More claim income support than under Tories

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The Government was accused of failing its pledge to tackle poverty after new figures showed that the number of people on income support was higher than that inherited from the Tories.

The Government was accused of failing its pledge to tackle poverty after new figures showed that the number of people on income support was higher than that inherited from the Tories.

Quarterly statistics from the Department for Work and Pensions reveal that nearly 4 million people are now claiming benefit. The income support figures, compiled for Whitehall by the Office of National Statistics, show 3,963,000 claimants in August this year, compared with 3,958,000 in May 1997.

The number of pensioners claiming the benefit has gone up, but much of the rise stems from the number of people registered disabled on income support, up from 827,000 four years ago to 1.03 million today.

The Conservatives claimed that the statistics exposed the gap between the Government's rhetoric on welfare and the reality of the situation. They also claimed that the rising proportion of disability claimants was a means of "massaging" the statistics to cover up the real level of unemployment – a neat role reversal from the 1980s, when Labour accused the Tory Government of fiddling sick and disabled figures to keep jobless numbers down.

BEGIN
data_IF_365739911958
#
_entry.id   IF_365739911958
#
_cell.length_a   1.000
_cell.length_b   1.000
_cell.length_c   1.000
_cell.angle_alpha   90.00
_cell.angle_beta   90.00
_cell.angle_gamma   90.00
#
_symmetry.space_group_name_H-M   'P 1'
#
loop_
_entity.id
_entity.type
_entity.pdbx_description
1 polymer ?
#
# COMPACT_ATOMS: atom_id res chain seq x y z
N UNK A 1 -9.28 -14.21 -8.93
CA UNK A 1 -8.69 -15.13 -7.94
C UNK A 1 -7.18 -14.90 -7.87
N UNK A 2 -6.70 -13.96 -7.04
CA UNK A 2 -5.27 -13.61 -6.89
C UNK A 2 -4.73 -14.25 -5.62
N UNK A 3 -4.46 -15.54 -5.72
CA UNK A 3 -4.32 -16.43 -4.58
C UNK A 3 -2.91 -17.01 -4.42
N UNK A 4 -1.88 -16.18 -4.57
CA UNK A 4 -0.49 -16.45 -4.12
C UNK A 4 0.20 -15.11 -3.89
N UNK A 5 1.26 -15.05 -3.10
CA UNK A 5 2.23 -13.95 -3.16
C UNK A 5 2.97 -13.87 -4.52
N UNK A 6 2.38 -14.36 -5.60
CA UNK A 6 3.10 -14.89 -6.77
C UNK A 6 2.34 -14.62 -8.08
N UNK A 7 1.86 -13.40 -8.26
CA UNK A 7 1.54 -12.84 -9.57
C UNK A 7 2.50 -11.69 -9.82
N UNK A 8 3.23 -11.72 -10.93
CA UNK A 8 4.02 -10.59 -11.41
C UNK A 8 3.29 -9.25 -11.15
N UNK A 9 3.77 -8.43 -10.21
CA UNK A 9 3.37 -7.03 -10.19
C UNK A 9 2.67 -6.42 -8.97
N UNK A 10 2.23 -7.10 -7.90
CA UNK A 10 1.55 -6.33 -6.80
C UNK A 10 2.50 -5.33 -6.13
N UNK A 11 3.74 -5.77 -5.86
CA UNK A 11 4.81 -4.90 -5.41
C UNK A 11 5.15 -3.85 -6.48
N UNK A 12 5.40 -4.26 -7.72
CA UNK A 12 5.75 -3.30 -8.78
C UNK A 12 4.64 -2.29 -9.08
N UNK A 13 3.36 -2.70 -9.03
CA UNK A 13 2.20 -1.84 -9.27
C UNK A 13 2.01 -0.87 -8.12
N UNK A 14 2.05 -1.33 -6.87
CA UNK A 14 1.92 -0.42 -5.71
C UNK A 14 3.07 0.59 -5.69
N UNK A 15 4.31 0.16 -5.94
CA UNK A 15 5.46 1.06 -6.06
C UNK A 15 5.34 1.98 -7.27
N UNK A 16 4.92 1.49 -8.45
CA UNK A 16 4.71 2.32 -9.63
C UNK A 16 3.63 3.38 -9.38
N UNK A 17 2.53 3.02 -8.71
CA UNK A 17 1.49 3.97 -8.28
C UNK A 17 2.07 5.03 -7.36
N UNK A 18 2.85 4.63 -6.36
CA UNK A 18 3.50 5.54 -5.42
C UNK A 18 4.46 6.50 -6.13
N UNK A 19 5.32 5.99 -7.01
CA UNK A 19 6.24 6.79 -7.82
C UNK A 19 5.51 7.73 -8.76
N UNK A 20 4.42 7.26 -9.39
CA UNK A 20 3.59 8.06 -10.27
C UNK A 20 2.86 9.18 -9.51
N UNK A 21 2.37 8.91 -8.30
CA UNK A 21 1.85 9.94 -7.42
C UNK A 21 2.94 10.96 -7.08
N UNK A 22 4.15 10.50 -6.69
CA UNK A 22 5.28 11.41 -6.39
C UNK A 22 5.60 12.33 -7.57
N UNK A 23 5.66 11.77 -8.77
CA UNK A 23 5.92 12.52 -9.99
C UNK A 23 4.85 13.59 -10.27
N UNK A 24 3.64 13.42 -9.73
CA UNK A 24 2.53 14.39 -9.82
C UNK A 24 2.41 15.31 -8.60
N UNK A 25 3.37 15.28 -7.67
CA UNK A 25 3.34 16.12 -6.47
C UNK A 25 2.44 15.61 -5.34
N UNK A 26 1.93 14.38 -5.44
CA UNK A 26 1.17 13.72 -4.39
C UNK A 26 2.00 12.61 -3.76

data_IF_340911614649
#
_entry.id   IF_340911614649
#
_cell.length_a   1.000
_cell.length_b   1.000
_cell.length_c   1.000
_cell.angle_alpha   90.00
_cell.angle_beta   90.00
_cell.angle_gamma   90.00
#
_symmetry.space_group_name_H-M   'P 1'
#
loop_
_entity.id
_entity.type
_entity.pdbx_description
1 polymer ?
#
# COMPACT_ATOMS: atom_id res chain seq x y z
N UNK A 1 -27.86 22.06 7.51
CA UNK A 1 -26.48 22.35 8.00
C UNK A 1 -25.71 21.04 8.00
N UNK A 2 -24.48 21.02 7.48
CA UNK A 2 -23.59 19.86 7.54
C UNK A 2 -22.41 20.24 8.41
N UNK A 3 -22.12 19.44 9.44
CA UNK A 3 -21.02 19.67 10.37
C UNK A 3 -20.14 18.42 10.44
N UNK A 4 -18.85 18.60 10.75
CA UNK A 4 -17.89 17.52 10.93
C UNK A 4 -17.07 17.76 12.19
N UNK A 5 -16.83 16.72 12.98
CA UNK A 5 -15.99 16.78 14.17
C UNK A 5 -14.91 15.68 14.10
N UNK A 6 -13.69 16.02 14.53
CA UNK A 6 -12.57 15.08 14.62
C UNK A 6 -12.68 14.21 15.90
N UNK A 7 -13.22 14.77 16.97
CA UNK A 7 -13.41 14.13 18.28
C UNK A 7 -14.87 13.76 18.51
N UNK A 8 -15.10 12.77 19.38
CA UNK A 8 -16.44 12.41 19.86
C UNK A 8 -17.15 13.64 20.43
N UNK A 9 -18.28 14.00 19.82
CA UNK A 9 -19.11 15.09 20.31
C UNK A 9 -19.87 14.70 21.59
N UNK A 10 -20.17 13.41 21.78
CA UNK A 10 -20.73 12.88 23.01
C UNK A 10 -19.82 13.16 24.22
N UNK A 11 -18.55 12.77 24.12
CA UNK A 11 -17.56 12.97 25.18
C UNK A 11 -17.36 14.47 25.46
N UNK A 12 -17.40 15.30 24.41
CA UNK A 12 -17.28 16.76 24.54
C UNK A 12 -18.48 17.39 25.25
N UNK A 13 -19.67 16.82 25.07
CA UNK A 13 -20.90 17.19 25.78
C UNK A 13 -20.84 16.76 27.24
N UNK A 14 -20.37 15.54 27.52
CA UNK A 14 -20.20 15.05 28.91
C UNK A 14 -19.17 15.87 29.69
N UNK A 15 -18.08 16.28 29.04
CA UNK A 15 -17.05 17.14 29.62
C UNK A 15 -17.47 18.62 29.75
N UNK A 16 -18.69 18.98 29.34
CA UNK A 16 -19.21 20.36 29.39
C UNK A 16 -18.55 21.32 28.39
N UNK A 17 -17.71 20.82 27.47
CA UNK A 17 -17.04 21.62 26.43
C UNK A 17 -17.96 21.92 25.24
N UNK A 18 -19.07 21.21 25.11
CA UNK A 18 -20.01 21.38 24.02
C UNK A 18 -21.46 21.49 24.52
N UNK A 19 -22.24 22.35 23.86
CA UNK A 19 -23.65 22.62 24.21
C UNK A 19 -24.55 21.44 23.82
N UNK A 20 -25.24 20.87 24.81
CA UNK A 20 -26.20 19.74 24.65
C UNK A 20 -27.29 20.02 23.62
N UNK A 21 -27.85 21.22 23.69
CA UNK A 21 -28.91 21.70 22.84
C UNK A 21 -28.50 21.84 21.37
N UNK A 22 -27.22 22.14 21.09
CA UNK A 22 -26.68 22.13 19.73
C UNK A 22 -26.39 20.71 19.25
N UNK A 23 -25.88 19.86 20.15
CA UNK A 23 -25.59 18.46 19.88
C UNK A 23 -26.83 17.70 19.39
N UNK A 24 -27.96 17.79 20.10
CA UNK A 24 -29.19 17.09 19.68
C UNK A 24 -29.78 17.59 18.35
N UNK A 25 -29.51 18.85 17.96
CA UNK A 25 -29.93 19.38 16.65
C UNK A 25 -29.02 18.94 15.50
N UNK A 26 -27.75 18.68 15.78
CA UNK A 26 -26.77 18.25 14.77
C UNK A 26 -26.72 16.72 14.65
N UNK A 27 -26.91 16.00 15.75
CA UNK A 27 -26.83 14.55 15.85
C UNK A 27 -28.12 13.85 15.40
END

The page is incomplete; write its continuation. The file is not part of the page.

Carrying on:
David Willetts, the shadow Work and Pensions Secretary, said that every main group of claimants, lone parents, pensioners and the disabled had more claims for income support than in May 2001.

"When Labour came to office four years ago they promised not only to cut what they called the 'bills of social failure' but also to tackle poverty. These figures indicate they have failed on both counts," he said.

The number of claimants fell briefly under Labour, but rose steadily over the past three years, Mr Willetts pointed out. "The number of people claiming income support, the main means-tested benefit, is now higher than in May 1997. The number of disabled claimants has shot up by 200,000 since then. Even this spin-obsessed Government cannot wriggle out of those figures."

David Heath, the Liberal Democrat spokesman on work and pensions, said: "Had ministers acted immediately this situation might have been averted altogether. Now the Government is admitting that many of the most vulnerable people may not receive their benefits this Christmas. This is the latest in a long line of Labour bungles and again it is the needy who will pay the price."

A spokeswoman for the Department of Work and Pensions said much of the increase may be down to better publicity of the benefit, particularly among pensioners. "As people are getting to know more about the different benefits to which they are entitled, there has been an increase. We have tried hard to increase take-up through publicity campaigns."

The figures emerged as Alistair Darling, the Secretary of State for Work and Pensions, warned Labour MPs that a forthcoming strike by benefits staff would hit the most vulnerable in society.

In a letter obtained by The Independent, Mr Darling said that "the elderly, the sick and disabled, the unemployed, lone parents and their children" would all suffer because of the action by the Public and Commercial Services Union.

Jobcentre and benefit office staff voted this week to strike over plans to remove security screens. Workers will be asked to support five days of industrial action every month.

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